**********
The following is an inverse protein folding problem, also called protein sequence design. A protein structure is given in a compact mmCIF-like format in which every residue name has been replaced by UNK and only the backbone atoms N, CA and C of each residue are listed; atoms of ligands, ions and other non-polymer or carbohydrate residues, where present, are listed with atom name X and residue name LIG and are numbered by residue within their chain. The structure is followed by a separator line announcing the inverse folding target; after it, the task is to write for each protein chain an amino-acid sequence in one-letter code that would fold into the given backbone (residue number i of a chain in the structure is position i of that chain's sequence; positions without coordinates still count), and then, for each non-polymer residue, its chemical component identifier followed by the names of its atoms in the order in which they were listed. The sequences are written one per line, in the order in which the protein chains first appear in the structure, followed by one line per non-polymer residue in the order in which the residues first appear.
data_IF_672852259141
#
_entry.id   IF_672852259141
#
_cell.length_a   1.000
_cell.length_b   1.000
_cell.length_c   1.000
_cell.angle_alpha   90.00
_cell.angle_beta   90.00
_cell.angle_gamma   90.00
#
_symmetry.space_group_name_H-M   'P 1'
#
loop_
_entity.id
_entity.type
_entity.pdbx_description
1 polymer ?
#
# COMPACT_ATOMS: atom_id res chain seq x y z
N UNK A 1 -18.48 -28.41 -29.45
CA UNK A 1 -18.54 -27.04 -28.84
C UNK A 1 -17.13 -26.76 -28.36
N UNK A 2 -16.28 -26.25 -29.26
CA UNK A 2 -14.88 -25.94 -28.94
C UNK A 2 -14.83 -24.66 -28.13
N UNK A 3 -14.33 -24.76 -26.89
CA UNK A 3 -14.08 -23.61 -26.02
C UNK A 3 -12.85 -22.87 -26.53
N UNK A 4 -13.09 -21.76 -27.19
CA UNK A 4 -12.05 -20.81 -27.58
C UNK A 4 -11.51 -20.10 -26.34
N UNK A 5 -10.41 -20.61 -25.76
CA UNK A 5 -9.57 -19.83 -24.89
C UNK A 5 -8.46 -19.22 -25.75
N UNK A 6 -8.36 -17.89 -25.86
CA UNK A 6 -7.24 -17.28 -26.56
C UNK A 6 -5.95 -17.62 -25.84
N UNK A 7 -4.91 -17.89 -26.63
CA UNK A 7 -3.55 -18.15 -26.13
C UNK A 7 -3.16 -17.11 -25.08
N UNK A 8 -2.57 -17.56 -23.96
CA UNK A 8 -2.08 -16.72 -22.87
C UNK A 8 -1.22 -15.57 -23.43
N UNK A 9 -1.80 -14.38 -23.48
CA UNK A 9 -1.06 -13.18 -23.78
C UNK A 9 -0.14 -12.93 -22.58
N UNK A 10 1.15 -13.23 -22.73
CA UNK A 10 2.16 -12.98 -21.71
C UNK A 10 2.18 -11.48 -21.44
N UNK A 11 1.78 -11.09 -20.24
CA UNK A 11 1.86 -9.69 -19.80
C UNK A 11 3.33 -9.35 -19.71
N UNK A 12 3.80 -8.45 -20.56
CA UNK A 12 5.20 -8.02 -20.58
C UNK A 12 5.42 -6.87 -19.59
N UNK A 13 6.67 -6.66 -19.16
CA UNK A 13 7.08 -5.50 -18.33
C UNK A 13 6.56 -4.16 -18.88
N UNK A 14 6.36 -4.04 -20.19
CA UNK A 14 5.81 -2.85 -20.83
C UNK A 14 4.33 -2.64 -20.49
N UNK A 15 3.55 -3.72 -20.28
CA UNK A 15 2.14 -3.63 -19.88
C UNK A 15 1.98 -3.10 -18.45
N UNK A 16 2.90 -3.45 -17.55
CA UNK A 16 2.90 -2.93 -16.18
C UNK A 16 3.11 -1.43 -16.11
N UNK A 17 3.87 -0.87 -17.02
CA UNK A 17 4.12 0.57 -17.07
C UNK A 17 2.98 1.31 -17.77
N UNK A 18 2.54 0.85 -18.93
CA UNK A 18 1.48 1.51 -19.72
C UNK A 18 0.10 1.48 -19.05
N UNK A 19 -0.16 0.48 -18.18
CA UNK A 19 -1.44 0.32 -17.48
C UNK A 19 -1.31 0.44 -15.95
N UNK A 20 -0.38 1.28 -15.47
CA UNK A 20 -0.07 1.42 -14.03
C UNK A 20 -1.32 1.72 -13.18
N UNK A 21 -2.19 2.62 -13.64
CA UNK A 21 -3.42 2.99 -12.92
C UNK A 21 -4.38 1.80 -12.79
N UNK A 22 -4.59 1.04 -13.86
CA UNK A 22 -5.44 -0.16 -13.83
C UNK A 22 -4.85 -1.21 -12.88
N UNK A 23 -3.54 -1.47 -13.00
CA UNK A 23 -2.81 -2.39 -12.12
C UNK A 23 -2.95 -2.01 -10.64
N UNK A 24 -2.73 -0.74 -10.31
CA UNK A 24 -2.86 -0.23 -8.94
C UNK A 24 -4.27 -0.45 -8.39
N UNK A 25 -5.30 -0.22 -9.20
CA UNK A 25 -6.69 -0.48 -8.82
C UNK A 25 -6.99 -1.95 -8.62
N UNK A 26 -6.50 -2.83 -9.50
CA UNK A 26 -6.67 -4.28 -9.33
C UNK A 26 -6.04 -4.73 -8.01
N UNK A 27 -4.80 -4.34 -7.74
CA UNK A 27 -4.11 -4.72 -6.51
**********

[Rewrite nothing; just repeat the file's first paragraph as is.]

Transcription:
The following is an inverse protein folding problem, also called protein sequence design. A protein structure is given in a compact mmCIF-like format in which every residue name has been replaced by UNK and only the backbone atoms N, CA and C of each residue are listed; atoms of ligands, ions and other non-polymer or carbohydrate residues, where present, are listed with atom name X and residue name LIG and are numbered by residue within their chain. The structure is followed by a separator line announcing the inverse folding target; after it, the task is to write for each protein chain an amino-acid sequence in one-letter code that would fold into the given backbone (residue number i of a chain in the structure is position i of that chain's sequence; positions without coordinates still count), and then, for each non-polymer residue, its chemical component identifier followed by the names of its atoms in the order in which they were listed. The sequences are written one per line, in the order in which the protein chains first appear in the structure, followed by one line per non-polymer residue in the order in which the residues first appear.